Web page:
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An Evaluation Tool of the Effect of Robots in Eldercare on the Sense of Safety and Security
Örebro University, School of Science and Technology. (AASS)ORCID iD: 0000-0001-6168-0706
Örebro University, School of Science and Technology. (AASS)ORCID iD: 0000-0002-0305-3728
Örebro University, School of Science and Technology. (AASS)ORCID iD: 0000-0002-4368-4751
Örebro University, School of Science and Technology. (AASS)ORCID iD: 0000-0002-3122-693X
2017 (English)In: Social Robotics: 9th International Conference, ICSR 2017, Tsukuba, Japan, November 22-24, 2017, Proceedings / [ed] Kheddar, A.; Yoshida, E.; Ge, S.S.; Suzuki, K.; Cabibihan, J-J:, Eyssel, F:, He, H., Springer International Publishing , 2017, p. 628-637Conference paper, Published paper (Refereed)
Abstract [en]

The aim of the study presented in this paper is to develop a quantitative evaluation tool of the sense of safety and security for robots in eldercare. By investigating the literature on measurement of safety and security in human-robot interaction, we propose new evaluation tools. These tools are semantic differential scale questionnaires. In experimental validation, we used the Pepper robot, programmed in the way to exhibit social behaviors, and constructed four experimental conditions varying the degree of the robot’s non-verbal behaviors from no gestures at all to full head and hand movements. The experimental results suggest that both questionnaires (for the sense of safety and the sense of security) have good internal consistency.

Place, publisher, year, edition, pages
Springer International Publishing , 2017. p. 628-637
Series
Lecture Notes in Computer Science, ISSN 0302-9743, E-ISSN 1611-3349 ; 10652
Keywords [en]
Sense of safety, Sense of security, Eldercare, Video-based evaluation, Quantitative evaluation tool
National Category
Computer Systems Computer Vision and Robotics (Autonomous Systems)
Research subject
Computer Science
Identifiers
URN: urn:nbn:se:oru:diva-62768DOI: 10.1007/978-3-319-70022-9_62ISI: 000449941100062Scopus ID: 2-s2.0-85035814295ISBN: 978-3-319-70022-9 (electronic)ISBN: 978-3-319-70021-2 (print)OAI: oai:DiVA.org:oru-62768DiVA, id: diva2:1159281
Conference
9th International Conference on Social Robotics (ICSR 2017), Tsukuba, Japan, November 22-24, 2017
Projects
SOCRATES
Funder
EU, Horizon 2020, 721619Available from: 2017-11-22 Created: 2017-11-22 Last updated: 2024-01-16Bibliographically approved
In thesis
1. Perceived Safety in Social Human-Robot Interaction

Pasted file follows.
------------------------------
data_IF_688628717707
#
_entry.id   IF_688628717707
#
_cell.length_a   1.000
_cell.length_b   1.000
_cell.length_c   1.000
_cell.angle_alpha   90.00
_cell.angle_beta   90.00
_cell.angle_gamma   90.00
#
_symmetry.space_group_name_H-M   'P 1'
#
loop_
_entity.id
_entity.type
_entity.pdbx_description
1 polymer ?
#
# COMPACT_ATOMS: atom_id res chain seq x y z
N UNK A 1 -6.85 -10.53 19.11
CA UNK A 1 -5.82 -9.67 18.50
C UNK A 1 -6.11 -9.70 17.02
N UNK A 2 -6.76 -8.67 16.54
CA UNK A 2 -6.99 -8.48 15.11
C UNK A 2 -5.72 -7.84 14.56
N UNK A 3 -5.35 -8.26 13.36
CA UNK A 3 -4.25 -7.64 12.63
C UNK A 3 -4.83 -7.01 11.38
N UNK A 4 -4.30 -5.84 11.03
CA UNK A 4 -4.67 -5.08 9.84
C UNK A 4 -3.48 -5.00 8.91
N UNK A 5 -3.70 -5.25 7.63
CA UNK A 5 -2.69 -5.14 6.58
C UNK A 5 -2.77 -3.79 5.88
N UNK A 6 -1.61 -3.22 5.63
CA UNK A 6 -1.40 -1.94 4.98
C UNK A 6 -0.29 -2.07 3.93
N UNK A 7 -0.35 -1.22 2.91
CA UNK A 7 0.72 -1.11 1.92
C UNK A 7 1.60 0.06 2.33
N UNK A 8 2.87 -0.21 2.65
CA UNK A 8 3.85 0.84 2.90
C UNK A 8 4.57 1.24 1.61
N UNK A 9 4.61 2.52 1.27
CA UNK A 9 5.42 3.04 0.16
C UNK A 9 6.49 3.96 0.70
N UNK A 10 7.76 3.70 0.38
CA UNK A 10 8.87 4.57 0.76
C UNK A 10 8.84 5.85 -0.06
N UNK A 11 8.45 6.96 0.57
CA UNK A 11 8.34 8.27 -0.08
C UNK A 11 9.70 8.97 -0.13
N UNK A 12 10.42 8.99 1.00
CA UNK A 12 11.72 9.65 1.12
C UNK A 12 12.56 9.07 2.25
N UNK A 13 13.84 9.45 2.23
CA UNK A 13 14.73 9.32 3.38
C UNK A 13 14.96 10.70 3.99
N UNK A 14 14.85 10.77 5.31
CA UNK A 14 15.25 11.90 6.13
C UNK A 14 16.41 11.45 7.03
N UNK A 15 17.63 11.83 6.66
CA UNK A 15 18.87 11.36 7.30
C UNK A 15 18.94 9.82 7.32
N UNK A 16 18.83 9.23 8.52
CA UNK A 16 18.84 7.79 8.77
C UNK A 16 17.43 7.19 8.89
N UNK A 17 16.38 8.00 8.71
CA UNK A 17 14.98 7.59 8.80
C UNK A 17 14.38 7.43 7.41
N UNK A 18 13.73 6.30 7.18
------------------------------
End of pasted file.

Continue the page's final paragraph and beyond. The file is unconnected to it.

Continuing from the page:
Open this publication in new window or tab >>Perceived Safety in Social Human-Robot Interaction
2022 (English)Doctoral thesis, comprehensive summary (Other academic)
Abstract [en]

This compilation thesis contributes to a deeper understanding of perceived safety in human-robot interaction (HRI) with a particular focus on social robots. The current understanding of safety in HRI is mostly limited to physical safety, whereas perceived safety has often been neglected and underestimated. However, safe HRI requires a conceptualization of safety that goes beyond physical safety covering also perceived safety of the users. Within this context, this thesis provides a comprehensive analysis of perceived safety in HRI with social robots, considering a diverse set of human-related and robot-related factors.

Two particular challenges for providing perceived safety in HRI are 1) understanding and evaluating human safety perception through direct and indirect measures, and 2) utilizing the measured level of perceived safety for adapting the robot behaviors. The primary contribution of this dissertation is in addressing the first challenge. The thesis investigates perceived safety in HRI by alternating between conducting user studies, literature review, and testing the findings from the literature within user studies.

In this thesis, six main factors influencing perceived safety in HRI are lifted: the context of robot use, the user’s comfort, experience and familiarity with robots, trust, sense of control over the interaction, and transparent and predictable robot behaviors. These factors could provide a common understanding of perceived safety and bridge the theoretical gap in the literature. Moreover, this thesis proposes an experimental paradigm to observe and quantify perceived safety using objective and subjective measures. This contributes to bridging the methodological gap in the literature.

The six factors are reviewed in HRI literature, and the robot features that affect these factors are organized in a taxonomy. Although this taxonomy focuses on social robots, the identified characteristics are relevant to other types of robots and autonomous systems. In addition to the taxonomy, the thesis provides a set of guidelines for providing perceived safety in social HRI. As a secondary contribution, the thesis presents an overview of reinforcement learning applications in social robotics as a suitable learning mechanism for adapting the robots’ behaviors to mitigate psychological harm.

Place, publisher, year, edition, pages
Örebro: Örebro University, 2022. p. 77
Series
Örebro Studies in Technology, ISSN 1650-8580 ; 94
National Category
Computer Sciences
Identifiers
urn:nbn:se:oru:diva-98102 (URN)9789175294322 (ISBN)
Public defence
2022-04-28, Örebro universitet, Långhuset, Hörsal L2, Fakultetsgatan 1, Örebro, 13:15 (English)
Opponent
Supervisors
Available from: 2022-03-17 Created: 2022-03-17 Last updated: 2022-05-04Bibliographically approved

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Akalin, NezihaKiselev, AndreyKristoffersson, AnnicaLoutfi, Amy

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